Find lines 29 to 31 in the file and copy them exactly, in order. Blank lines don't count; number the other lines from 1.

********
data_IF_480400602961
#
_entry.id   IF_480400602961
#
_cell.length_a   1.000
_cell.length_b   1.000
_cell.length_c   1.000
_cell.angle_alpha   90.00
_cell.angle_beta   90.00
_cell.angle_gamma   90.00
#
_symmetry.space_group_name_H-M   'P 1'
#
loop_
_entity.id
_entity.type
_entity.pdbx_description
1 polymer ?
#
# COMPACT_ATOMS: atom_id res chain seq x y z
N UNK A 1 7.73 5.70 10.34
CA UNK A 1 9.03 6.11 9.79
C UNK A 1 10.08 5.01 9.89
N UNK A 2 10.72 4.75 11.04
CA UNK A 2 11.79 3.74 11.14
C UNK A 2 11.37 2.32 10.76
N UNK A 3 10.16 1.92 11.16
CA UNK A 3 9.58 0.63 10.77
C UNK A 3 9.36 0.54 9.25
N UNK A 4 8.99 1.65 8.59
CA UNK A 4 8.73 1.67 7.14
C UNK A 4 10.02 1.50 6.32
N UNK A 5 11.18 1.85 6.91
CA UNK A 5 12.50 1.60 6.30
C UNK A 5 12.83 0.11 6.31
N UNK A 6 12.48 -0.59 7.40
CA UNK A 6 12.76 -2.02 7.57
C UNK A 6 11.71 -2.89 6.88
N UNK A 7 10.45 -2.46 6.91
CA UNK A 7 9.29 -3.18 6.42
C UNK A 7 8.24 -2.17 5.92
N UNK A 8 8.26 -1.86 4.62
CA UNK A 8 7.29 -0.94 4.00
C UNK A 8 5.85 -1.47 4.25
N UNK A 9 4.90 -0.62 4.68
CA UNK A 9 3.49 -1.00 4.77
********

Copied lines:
C UNK A 3 9.36 0.54 9.25
N UNK A 4 8.99 1.65 8.59
CA UNK A 4 8.73 1.67 7.14